The New Year and a new majority in Congress may bring significant changes to our tax laws, which makes now a good time to start preparing.
Among the most impactful potential changes we can expect is a hike in the capital gains tax. Some legislators have considered taxing capital gains as regular income, effectively doubling the tax on capital gains.
Worsening this possible scenario, according to some tax advisors, is that capital gains may be subject to the 3.8 percent net investment income tax. Additionally, the tax could escalate even more for those who live in states with higher state income tax rates. Should such dramatic changes take effect, the capital gains tax on earnings over $1 million could reach, or even exceed, 50 percent, some project.
In fact, there are a few in the financial planning world who are even speculating that a capital gains tax increase could be made retroactive to January 2021. Though that scenario appears unlikely, some financial experts believe two other possibilities exist: (1) the change could take effect Jan. 1, 2022, or (2) the effective date may be the date the legislation takes effect.
Any of these possibilities would have serious planning consequences for taxpayers and advisors suggest that it may be smart to sell appreciated assets now, rather than later, in order to lock in the current capital gains tax rate. Our tax experts can help you determine a strategy that makes the most sense for you.
Let’s explore a few options that can help you reduce your capital gains tax. One approach would be to sell your assets before the rates go up. However, the increase may be retroactive, so this may not be a viable option. A second option, if your assets are modest, would be to gift the amount of your capital gain to an individual (loved one, family member, etc.).
If your gains are more significant, you could consider creating a donor-advised fund. With this option, your appreciated assets are donated directly to charity and you avoid paying a capital gains tax. Gifts to a donor-advised fund allow contributors to take an immediate tax deduction on assets set aside to provide ongoing support to a public charity. Contributors are eligible for a tax deduction of the appreciated value of the asset, up to 30% of their adjusted gross income.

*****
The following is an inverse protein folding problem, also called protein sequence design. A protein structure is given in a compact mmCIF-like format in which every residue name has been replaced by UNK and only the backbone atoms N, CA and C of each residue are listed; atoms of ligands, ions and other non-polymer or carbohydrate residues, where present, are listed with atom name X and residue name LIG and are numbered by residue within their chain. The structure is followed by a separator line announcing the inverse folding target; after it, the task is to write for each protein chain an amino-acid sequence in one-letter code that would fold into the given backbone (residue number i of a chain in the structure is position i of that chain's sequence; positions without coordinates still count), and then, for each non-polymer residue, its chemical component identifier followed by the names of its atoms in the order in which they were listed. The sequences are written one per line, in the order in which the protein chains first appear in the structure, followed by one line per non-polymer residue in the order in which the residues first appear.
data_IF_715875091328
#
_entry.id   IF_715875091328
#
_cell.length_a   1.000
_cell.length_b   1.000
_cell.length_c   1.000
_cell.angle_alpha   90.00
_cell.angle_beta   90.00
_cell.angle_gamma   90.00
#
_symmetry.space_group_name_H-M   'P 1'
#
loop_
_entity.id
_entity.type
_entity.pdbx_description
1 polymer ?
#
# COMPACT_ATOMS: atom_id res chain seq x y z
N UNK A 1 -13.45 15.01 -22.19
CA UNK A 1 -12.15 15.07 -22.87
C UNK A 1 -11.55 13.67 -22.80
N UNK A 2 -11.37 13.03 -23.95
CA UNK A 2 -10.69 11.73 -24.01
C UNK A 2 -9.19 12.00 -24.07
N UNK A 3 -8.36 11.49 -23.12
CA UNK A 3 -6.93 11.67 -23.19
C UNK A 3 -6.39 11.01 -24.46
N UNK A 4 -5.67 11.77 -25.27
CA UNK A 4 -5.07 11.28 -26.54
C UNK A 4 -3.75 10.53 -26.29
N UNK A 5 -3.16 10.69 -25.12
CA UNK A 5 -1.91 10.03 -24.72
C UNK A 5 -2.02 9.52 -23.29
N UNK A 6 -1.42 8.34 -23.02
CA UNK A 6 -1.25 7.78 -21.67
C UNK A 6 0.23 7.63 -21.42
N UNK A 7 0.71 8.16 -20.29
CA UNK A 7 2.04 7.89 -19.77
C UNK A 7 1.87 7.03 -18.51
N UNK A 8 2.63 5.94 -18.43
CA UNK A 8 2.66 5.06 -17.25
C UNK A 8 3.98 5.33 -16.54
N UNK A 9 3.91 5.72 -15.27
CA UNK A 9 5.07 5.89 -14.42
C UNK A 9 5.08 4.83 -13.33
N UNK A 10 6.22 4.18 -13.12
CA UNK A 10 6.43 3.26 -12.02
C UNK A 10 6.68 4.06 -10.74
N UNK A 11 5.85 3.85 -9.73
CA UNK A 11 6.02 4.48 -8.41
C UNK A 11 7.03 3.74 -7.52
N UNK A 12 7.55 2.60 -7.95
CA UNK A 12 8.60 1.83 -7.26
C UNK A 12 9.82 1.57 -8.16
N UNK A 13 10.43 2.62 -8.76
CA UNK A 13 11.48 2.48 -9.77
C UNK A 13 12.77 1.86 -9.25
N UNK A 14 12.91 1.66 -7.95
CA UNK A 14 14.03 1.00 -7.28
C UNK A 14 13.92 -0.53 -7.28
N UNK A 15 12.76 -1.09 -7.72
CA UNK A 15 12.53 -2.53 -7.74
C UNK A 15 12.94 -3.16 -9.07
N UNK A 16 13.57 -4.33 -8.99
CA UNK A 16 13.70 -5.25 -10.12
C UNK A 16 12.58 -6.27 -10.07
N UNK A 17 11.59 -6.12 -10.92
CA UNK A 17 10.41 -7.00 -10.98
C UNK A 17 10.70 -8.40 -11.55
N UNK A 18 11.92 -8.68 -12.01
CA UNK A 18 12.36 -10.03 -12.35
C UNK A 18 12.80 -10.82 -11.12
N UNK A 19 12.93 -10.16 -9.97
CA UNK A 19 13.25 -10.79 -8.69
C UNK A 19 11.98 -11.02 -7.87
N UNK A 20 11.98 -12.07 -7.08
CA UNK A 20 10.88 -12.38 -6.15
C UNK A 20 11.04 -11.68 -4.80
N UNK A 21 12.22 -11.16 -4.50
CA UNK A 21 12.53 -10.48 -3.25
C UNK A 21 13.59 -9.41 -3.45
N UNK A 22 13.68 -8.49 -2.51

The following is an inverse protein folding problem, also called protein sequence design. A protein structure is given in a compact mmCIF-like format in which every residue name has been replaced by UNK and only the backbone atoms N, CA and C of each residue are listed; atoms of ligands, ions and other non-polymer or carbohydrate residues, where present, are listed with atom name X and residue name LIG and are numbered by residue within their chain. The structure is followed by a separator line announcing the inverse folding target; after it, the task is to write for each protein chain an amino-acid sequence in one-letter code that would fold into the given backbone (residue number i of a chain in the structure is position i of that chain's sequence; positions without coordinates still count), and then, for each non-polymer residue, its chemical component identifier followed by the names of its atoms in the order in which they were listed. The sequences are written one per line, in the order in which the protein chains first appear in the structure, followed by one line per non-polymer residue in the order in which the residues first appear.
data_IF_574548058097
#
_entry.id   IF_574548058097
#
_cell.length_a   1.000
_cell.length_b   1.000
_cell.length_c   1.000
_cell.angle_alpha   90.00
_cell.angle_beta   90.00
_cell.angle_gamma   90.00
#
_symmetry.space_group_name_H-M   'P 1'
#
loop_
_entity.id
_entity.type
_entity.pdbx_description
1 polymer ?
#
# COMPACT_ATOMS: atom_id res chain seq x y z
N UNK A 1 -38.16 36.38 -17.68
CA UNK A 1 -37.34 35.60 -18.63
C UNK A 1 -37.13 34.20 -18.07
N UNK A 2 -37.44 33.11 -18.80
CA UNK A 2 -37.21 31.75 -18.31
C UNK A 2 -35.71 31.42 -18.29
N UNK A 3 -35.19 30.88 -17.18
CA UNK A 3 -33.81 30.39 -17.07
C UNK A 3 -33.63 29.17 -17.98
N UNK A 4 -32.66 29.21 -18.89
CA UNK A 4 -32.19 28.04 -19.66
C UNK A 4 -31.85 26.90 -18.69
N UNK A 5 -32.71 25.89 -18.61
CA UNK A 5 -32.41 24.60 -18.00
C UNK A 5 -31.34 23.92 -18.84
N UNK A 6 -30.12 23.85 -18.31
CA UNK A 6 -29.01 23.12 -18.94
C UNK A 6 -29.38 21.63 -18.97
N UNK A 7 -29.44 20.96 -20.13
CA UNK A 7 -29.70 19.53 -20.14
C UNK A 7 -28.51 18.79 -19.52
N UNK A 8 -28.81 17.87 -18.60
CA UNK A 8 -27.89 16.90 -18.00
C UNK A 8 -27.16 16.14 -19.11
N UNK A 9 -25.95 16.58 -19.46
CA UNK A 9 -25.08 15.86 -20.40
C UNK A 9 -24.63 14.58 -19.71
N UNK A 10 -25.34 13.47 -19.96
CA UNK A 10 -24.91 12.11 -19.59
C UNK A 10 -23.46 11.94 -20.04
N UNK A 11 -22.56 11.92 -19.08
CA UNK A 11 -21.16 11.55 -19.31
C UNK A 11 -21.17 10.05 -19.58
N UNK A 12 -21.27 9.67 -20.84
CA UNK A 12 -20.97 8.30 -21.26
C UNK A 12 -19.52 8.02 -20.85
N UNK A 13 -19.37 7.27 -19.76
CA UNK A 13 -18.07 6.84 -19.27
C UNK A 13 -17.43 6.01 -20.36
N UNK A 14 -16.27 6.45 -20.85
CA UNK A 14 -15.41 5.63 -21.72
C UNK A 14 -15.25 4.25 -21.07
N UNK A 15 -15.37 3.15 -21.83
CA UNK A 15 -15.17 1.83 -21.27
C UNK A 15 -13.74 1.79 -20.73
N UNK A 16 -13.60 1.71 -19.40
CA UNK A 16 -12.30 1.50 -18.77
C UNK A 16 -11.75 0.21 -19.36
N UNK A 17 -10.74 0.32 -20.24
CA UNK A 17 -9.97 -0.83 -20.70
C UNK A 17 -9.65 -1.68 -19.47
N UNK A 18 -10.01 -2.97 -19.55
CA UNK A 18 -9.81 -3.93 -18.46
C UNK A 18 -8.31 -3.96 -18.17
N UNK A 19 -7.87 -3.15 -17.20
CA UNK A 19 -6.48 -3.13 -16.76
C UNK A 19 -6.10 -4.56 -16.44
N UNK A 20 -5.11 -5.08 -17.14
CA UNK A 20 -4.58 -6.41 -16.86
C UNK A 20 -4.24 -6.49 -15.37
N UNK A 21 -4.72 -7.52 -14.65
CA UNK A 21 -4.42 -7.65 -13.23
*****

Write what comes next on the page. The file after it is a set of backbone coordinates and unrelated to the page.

Finally, for larger, appreciated assets that would create considerable capital gains at a sale, consider creating a trust. Trusts are legal entities that allow a third party, or trustee, to hold assets for one or more beneficiaries. Typical trusts used for this purpose are:
a. Charitable Remainder Trust
b. Bypass Trust
c. Family Trust
When you make a gift transfer of assets into a family trust, you provide for someone, such as a spouse, to be the principal trust beneficiary. Should the principal beneficiary die and no other beneficiaries are named, the asset returns to you, the donor. This could help to avoid a gift tax, should there be a retroactive change in exemption amounts.
As you can see, there are numerous considerations that factor into these decisions. As in all financial and tax planning matters, we encourage you to schedule a call or meeting with one of our advisors to help you review your options and make decisions that best fit your estate and tax planning needs.